A study published in Nature Neuroscience this week reports that normalizing the gene expression of two of the hundreds of affected genes in a mouse model of Down syndrome (DS) can be beneficial in combating some of the effects of the disease.
Animals generally have two copies of each gene ― one set inherited from each parent ― with the exception of sex chromosomes. In DS patients, however, there is an extra copy of chromosome 21 which results in severe learning disabilities and cognitive impairments. Despite the availability of several mouse models of DS that recapture some of the behavioral and neurodevelopment deficits of DS, finding the gene or set of genes directly responsible for DS has been elusive.
Tarik Haydar and colleagues show that reducing the expression of two of the affected genes ― Olig1 and Olig2 ― in a mouse model of DS can help correct the imbalance of brain activity in DS mice. Olig1 and Olig2 are essential during embryonic development, as these genes regulate the numbers of interneurons ― a type of neuron that controls the levels of inhibition in the brain. An imbalance between excitation and inhibition has been reported in DS patients. Although these results show promise, it remains unclear whether altering the gene dosage of Olig1 and Olig2 would be beneficial to correct the behavioral impairments seen in DS mouse models. It also remains to be seen whether the behavioral deficits associated with DS are normalized by lowering the level of Olig1 and Olig2.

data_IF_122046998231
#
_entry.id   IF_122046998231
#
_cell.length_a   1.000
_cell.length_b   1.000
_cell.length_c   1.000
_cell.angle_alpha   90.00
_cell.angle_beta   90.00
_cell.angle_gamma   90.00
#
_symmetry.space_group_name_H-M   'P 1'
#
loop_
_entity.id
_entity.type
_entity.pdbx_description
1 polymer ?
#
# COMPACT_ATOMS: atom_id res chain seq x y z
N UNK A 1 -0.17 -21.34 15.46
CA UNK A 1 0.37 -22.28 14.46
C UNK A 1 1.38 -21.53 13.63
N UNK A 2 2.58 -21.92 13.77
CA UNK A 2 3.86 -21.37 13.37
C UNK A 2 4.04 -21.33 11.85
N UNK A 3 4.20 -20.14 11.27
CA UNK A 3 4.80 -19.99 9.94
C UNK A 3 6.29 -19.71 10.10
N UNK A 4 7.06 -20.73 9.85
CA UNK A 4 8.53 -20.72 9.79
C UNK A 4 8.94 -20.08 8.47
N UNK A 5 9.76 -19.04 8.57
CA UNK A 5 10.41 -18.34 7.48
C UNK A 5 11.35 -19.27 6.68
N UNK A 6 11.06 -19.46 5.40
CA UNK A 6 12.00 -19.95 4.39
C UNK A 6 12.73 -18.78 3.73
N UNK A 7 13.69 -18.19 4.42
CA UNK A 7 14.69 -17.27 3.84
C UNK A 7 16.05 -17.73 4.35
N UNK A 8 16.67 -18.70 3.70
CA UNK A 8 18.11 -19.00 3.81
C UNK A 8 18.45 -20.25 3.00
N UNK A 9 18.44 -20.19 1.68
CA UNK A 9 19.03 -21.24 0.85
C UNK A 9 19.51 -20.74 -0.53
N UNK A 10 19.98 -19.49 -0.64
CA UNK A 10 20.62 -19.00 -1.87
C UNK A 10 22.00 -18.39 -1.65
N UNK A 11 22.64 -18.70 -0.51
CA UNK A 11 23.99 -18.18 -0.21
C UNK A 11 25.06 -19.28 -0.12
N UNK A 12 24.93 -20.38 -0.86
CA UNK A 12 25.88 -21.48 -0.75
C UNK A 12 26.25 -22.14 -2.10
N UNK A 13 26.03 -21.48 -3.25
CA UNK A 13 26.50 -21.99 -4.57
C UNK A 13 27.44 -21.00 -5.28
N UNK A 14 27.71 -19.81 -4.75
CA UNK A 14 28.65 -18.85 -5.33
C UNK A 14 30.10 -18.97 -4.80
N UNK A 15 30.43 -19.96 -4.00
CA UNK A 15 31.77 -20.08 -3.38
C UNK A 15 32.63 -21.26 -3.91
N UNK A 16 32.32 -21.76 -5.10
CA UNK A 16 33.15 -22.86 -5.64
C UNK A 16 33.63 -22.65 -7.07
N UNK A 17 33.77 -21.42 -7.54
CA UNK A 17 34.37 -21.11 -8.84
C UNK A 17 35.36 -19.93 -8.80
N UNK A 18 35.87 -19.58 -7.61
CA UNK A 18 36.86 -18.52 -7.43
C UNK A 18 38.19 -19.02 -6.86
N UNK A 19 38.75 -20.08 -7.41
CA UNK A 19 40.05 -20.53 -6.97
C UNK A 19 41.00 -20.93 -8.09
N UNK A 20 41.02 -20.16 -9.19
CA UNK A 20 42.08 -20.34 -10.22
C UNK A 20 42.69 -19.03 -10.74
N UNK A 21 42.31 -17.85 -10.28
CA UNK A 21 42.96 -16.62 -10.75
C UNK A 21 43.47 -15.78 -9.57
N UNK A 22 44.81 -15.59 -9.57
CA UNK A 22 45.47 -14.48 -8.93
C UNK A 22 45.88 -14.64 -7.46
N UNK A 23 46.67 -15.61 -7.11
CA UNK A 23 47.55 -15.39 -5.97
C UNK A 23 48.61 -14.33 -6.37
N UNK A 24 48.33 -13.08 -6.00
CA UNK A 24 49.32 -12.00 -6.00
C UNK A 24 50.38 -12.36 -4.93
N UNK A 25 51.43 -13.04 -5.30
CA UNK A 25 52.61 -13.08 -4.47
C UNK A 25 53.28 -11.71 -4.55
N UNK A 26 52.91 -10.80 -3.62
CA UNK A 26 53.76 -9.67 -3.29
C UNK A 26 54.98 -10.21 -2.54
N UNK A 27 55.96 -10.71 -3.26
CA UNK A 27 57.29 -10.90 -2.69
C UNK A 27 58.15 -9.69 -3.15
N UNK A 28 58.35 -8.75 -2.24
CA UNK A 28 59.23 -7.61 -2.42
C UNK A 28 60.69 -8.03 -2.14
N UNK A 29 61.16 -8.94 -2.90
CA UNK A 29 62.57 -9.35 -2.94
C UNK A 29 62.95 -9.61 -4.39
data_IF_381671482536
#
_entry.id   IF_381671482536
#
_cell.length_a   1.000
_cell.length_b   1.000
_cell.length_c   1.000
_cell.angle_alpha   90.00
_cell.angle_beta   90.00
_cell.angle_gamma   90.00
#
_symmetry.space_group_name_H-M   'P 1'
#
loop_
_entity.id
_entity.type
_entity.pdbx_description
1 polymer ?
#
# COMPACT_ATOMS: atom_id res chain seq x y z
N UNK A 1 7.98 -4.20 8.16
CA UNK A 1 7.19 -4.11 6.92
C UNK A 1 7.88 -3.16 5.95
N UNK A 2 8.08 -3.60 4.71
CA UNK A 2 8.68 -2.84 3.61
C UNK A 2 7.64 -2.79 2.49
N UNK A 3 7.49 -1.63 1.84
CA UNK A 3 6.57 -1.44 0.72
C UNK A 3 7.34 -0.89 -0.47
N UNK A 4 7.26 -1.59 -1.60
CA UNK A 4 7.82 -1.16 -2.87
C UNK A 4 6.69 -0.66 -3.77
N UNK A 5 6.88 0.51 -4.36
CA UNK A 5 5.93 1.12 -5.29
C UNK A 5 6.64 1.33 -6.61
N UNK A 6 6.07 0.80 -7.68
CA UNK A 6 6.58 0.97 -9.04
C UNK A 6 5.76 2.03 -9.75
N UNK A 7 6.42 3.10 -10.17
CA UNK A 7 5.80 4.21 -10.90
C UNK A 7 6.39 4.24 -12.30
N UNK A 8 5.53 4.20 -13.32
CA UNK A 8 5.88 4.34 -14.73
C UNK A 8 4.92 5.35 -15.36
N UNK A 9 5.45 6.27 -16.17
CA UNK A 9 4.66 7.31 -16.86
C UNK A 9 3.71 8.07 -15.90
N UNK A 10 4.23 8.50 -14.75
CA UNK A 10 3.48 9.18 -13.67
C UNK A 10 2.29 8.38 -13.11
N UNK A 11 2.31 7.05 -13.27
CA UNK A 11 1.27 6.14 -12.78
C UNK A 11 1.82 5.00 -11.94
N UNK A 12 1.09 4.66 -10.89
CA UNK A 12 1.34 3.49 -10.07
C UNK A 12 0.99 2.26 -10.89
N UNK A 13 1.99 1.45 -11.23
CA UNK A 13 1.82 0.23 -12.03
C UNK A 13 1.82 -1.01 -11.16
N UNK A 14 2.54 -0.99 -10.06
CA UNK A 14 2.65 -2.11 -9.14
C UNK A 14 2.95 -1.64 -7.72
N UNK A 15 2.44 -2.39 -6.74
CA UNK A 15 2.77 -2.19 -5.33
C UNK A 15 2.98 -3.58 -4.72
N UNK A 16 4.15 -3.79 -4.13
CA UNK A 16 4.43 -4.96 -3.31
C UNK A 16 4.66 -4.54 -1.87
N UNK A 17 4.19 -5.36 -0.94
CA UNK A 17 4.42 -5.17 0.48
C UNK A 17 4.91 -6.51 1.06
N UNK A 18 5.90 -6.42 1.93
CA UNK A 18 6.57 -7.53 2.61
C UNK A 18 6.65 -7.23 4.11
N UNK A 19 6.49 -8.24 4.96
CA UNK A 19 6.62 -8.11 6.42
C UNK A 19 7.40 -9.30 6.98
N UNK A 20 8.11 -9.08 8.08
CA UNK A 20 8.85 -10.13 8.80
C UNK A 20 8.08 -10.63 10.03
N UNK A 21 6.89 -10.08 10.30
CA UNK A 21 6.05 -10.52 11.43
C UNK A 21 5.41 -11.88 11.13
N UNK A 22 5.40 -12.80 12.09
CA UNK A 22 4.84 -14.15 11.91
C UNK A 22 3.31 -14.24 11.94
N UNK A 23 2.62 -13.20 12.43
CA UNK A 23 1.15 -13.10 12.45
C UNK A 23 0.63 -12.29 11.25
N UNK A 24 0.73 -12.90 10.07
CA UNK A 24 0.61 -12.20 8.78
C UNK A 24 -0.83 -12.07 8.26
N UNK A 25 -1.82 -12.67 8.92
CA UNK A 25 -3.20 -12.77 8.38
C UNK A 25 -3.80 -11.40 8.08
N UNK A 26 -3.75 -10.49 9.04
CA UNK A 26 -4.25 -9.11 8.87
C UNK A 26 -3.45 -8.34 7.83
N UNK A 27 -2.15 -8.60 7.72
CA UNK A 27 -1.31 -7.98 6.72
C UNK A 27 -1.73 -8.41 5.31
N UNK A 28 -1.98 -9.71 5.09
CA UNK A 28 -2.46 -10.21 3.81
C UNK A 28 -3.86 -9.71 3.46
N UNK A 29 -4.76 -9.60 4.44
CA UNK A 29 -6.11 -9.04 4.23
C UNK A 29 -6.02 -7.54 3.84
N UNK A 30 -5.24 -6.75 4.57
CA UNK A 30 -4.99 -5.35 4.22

Although it is difficult to directly link these results to the cognitive impairments or extrapolate to the disease condition in humans with DS, these findings could help identify some potential therapeutic targets for combating the initial development of DS.
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